Various Artists
Tribal Fires
Earthbeat!

With so many releases of Native American music available, it is nice to find a collection of wonderful music that is not awash with flutes and new age electronica. Tribal Fires culls some of the finest contemporary Native America music available and tastefully features it as a single collection. These songwriters draw from their ancestral roots to highlight their compositions. But it is music that freely borrows from other elements. For example, Robert Mirabal on "Witch Hunt" melds African rhythms and Australian didgeridoo to Native American chants to create a powerful impression. While many of the stylings are similar, giving the album a unifying theme, the wide diversity of the presentations keeps the overall sound fresh. Simple pastoral songs by Quiltman and Joanne Shenandoah are juxtaposed next to the urban frenzy of Lunar Drive's "Mo'Bridge South Dakota" (someday this misplaced obsession with Native American 'techno' will run its course).

Clearly the strength of the album is greater than the sum of its parts, and their placement. It's easy to forgive Keith Secola's cliched use of running the tribal elders through the reverb effect on "For Our Ancestors," when immediately following it is the unplugged version of Ulali's "Mahk Jchi," a song so beautiful it needs no extra production. Tribal Fires serves as an excellent introduction to a handful of artists that are blazing new trails in contemporary Native American music. Songwriters like Jerry Alfred, Joanne Shenandoah and Robert Mirabal are showcased here, giving them some well-deserved recognition. Tribal Fires is just one collection of Native American music on Earthbeat! records, that also includes a compilation of meditative flute music (Tribal Winds) and singers (Tribal Voices). -Wayne Whitwam


Vince Two Eagles
In America

Sounds of America Records (SOAR)

I first met Vince Two Eagles during the Northern Plains Tribal Arts Festival, in Sioux Falls, South Dakota in September 1995. The festival is the largest Native American arts fair outside of Santa Fe (New Mexico). Vince had agreed to play an in-studio performance during my Saturday afternoon program at KAUR. We had a total of four artists who came through the studio that day, all who performed at the festival. Two Eagles had just self-released his CD In America, a collection of folk guitar music seasoned with wooden flute and Lakota lyrics. The CD is now available on SOAR. His songs were touching; songs of lost love and the lost land, times that once were but are now gone. His 'unplugged' studio performance at KAUR—Vince with his guitar, his neice on drum—seemed especially moving.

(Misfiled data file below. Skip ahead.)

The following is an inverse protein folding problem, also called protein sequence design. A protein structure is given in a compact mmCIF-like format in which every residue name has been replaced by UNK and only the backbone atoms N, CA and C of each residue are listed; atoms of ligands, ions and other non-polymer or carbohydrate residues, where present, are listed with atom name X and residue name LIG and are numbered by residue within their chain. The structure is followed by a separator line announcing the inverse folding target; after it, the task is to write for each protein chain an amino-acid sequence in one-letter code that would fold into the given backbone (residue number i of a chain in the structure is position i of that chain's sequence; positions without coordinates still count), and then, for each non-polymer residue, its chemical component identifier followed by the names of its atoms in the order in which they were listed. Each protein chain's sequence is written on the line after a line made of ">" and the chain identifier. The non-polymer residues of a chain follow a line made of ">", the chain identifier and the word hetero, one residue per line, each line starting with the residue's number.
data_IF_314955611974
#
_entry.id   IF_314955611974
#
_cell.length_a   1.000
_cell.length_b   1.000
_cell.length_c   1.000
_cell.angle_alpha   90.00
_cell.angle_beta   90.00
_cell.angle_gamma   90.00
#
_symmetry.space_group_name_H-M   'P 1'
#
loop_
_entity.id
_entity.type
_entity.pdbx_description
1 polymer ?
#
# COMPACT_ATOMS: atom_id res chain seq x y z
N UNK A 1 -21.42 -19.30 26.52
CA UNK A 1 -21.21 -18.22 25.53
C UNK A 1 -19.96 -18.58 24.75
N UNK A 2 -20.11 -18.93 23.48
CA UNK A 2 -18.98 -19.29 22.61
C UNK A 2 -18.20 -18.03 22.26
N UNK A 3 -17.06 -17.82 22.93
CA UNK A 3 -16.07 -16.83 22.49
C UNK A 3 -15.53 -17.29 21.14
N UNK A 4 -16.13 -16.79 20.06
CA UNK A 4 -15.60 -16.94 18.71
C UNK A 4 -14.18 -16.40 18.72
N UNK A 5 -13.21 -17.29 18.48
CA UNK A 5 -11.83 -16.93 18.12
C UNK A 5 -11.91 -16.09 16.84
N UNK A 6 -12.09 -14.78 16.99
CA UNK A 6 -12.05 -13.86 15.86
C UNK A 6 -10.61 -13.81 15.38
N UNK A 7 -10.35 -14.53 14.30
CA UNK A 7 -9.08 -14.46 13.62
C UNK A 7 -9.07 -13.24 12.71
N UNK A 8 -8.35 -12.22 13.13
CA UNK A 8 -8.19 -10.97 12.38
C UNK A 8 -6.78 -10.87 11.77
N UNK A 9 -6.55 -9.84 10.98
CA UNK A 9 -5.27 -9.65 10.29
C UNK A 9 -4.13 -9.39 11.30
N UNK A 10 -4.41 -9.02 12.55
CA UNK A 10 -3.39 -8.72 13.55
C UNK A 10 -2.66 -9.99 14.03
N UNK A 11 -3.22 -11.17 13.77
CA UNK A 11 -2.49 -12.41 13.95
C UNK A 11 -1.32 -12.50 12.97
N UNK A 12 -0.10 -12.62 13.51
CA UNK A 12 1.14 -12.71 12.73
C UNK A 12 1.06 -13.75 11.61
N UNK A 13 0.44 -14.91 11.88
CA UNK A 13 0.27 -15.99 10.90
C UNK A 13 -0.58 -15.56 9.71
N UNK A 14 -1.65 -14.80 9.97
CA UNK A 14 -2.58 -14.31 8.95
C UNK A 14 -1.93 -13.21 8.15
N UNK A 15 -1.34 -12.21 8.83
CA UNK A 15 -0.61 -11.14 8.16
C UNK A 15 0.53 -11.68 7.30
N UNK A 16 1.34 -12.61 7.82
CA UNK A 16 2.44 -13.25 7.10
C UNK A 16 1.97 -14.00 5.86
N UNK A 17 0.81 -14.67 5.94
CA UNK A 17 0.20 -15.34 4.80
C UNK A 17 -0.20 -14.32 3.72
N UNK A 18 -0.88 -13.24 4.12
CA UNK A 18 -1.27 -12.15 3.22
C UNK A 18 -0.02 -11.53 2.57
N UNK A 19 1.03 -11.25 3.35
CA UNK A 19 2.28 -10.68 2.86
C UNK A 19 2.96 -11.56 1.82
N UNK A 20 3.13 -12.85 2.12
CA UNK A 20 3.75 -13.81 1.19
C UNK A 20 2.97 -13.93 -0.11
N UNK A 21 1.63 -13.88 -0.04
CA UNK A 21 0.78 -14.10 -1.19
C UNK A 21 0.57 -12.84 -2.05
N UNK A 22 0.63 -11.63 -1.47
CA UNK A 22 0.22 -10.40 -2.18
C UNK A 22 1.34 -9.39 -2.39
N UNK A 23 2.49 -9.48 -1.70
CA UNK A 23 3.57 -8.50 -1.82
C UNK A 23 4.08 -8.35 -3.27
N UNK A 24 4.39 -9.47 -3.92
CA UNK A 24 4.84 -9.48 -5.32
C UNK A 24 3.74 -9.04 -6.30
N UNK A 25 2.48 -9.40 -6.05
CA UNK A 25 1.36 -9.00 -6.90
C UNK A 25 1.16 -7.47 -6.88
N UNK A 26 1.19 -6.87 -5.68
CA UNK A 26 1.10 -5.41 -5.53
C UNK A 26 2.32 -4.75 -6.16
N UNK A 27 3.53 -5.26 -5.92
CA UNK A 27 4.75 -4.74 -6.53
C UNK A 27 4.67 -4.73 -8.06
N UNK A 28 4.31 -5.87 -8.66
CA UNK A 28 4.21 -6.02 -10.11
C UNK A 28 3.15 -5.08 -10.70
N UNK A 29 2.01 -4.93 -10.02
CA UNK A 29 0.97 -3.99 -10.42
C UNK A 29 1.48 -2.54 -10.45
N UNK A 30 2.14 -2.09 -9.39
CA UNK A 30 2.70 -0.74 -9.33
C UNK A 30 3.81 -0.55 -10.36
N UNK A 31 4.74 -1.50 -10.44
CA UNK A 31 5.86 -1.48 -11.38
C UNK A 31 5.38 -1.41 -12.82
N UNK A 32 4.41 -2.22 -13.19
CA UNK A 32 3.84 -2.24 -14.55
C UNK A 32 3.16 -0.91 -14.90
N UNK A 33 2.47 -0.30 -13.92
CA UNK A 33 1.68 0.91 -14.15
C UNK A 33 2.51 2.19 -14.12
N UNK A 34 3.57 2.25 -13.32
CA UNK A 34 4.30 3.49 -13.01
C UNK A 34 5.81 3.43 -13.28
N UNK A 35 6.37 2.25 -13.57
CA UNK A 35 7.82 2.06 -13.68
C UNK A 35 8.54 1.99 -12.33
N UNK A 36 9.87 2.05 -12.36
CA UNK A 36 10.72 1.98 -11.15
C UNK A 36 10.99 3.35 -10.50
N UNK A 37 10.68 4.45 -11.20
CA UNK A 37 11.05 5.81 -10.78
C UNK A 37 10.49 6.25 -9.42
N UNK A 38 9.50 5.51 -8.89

His album captures much of that same spirit. His songs are simple, yet powerful. While the album's production casts an air of innocence. It is a feeling of quaintness: that feeling that we have stumbled upon a great discovery and we are the first to have arrive at this place. It is that feeling I had when I stumbled upon this great songwriter, and then realized he only lived an hour from my house. A man from the "Middle-of-Nowhere, South Dakota," a man from an Indian Reservation who makes beautiful music.

Unfortunately, it is also the CD's production that strips away that feeling of first discovery. The occasional whitewash of a cheap Yamaha synthesizer just buries some of these songs. It's an album that tries too hard. This is not to say that Two Eagles is beyond praise as a songwriter and a performer. I had hoped for a rework of the album, at least a remix; something that would turn a good album into a great album. But it is unlikely that will happen. Two Eagles has contracted for one more album with SOAR, an Indian flute album that should appear in mid-1998. And then he says he wants to move on, to play the blues, "raz" as he calls it—jazz from the Rez. In America is one album that could have changed the face of Native American popular music. It was a diamond, but a rough one at that. Poor production, marketing and distribution buried the disc before anyone had an opportunity to hear it. –Wayne Whitwam


VARIOUS ARTISTS
Wood That Sings: Indian Fiddle Music Of The Americas
Smithsonian Folkways

Here is an interesting anthology of songs performed by native Americans. My first reaction to these recordings was that they were old. While much of the material may be, the recordings are all of relativley recent vintage. The most wonderful aspect of this release is the way the works are placed in relation to one another, almost like a musical map. It begins in Bolivia with a piece simply titled 'Violin' from Jose Enrique Benitez. We are moved from there to Colombia, Peru, Venezuela, Agentina, Ecuador, Guatamala, and into Mexico. At this point you realize what is happening stylistically as we progress northward. Familiar western styles begin to emerge, epecially when Mexico emerges.